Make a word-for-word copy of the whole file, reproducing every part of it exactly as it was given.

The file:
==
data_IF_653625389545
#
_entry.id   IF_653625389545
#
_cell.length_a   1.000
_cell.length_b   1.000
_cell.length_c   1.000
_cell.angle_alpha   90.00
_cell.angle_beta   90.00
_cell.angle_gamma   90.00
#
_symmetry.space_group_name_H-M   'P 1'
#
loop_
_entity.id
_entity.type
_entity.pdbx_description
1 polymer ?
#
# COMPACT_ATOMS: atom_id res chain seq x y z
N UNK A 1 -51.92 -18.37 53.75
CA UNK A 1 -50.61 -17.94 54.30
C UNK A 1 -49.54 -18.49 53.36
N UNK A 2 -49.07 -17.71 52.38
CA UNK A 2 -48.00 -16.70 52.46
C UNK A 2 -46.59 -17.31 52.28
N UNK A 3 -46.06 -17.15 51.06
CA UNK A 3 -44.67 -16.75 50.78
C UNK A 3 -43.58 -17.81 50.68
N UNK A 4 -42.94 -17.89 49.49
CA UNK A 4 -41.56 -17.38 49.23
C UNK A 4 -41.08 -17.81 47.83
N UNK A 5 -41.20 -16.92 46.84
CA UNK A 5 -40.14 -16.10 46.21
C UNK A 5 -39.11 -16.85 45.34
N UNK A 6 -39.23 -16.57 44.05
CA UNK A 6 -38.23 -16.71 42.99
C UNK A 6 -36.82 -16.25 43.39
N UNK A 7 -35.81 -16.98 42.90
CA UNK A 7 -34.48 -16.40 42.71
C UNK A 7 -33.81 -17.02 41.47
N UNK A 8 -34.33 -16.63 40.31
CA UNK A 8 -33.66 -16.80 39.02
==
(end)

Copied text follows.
data_IF_653625389545
#
_entry.id   IF_653625389545
#
_cell.length_a   1.000
_cell.length_b   1.000
_cell.length_c   1.000
_cell.angle_alpha   90.00
_cell.angle_beta   90.00
_cell.angle_gamma   90.00
#
_symmetry.space_group_name_H-M   'P 1'
#
loop_
_entity.id
_entity.type
_entity.pdbx_description
1 polymer ?
#
# COMPACT_ATOMS: atom_id res chain seq x y z
N UNK A 1 -51.92 -18.37 53.75
CA UNK A 1 -50.61 -17.94 54.30
C UNK A 1 -49.54 -18.49 53.36
N UNK A 2 -49.07 -17.71 52.38
CA UNK A 2 -48.00 -16.70 52.46
C UNK A 2 -46.59 -17.31 52.28
N UNK A 3 -46.06 -17.15 51.06
CA UNK A 3 -44.67 -16.75 50.78
C UNK A 3 -43.58 -17.81 50.68
N UNK A 4 -42.94 -17.89 49.49
CA UNK A 4 -41.56 -17.38 49.23
C UNK A 4 -41.08 -17.81 47.83
N UNK A 5 -41.20 -16.92 46.84
CA UNK A 5 -40.14 -16.10 46.21
C UNK A 5 -39.11 -16.85 45.34
N UNK A 6 -39.23 -16.57 44.05
CA UNK A 6 -38.23 -16.71 42.99
C UNK A 6 -36.82 -16.25 43.39
N UNK A 7 -35.81 -16.98 42.90
CA UNK A 7 -34.48 -16.40 42.71
C UNK A 7 -33.81 -17.02 41.47
N UNK A 8 -34.33 -16.63 40.31
CA UNK A 8 -33.66 -16.80 39.02